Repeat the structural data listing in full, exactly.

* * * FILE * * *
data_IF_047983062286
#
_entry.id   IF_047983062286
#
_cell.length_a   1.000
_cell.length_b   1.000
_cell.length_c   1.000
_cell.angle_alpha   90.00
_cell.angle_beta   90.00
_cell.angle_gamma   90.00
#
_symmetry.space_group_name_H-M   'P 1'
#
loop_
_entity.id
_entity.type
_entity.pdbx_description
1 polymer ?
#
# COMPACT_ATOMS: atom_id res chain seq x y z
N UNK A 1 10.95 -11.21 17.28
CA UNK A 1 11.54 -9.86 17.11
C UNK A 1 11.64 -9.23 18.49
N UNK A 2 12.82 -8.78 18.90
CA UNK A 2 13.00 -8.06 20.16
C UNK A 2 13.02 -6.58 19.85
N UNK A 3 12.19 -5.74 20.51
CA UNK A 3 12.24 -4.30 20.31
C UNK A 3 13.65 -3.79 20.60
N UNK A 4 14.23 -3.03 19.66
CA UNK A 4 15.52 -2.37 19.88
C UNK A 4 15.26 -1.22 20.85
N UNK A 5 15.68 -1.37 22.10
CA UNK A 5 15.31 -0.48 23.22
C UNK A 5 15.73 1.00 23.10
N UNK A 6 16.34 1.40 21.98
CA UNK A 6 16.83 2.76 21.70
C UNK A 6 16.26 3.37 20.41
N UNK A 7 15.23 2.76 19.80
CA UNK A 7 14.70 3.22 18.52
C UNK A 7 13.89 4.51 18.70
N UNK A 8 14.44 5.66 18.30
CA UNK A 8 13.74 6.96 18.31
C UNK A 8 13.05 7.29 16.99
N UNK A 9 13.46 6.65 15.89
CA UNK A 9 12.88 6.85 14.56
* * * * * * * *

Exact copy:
data_IF_047983062286
#
_entry.id   IF_047983062286
#
_cell.length_a   1.000
_cell.length_b   1.000
_cell.length_c   1.000
_cell.angle_alpha   90.00
_cell.angle_beta   90.00
_cell.angle_gamma   90.00
#
_symmetry.space_group_name_H-M   'P 1'
#
loop_
_entity.id
_entity.type
_entity.pdbx_description
1 polymer ?
#
# COMPACT_ATOMS: atom_id res chain seq x y z
N UNK A 1 10.95 -11.21 17.28
CA UNK A 1 11.54 -9.86 17.11
C UNK A 1 11.64 -9.23 18.49
N UNK A 2 12.82 -8.78 18.90
CA UNK A 2 13.00 -8.06 20.16
C UNK A 2 13.02 -6.58 19.85
N UNK A 3 12.19 -5.74 20.51
CA UNK A 3 12.24 -4.30 20.31
C UNK A 3 13.65 -3.79 20.60
N UNK A 4 14.23 -3.03 19.66
CA UNK A 4 15.52 -2.37 19.88
C UNK A 4 15.26 -1.22 20.85
N UNK A 5 15.68 -1.37 22.10
CA UNK A 5 15.31 -0.48 23.22
C UNK A 5 15.73 1.00 23.10
N UNK A 6 16.34 1.40 21.98
CA UNK A 6 16.83 2.76 21.70
C UNK A 6 16.26 3.37 20.41
N UNK A 7 15.23 2.76 19.80
CA UNK A 7 14.70 3.22 18.52
C UNK A 7 13.89 4.51 18.70
N UNK A 8 14.44 5.66 18.30
CA UNK A 8 13.74 6.96 18.31
C UNK A 8 13.05 7.29 16.99
N UNK A 9 13.46 6.65 15.89
CA UNK A 9 12.88 6.85 14.56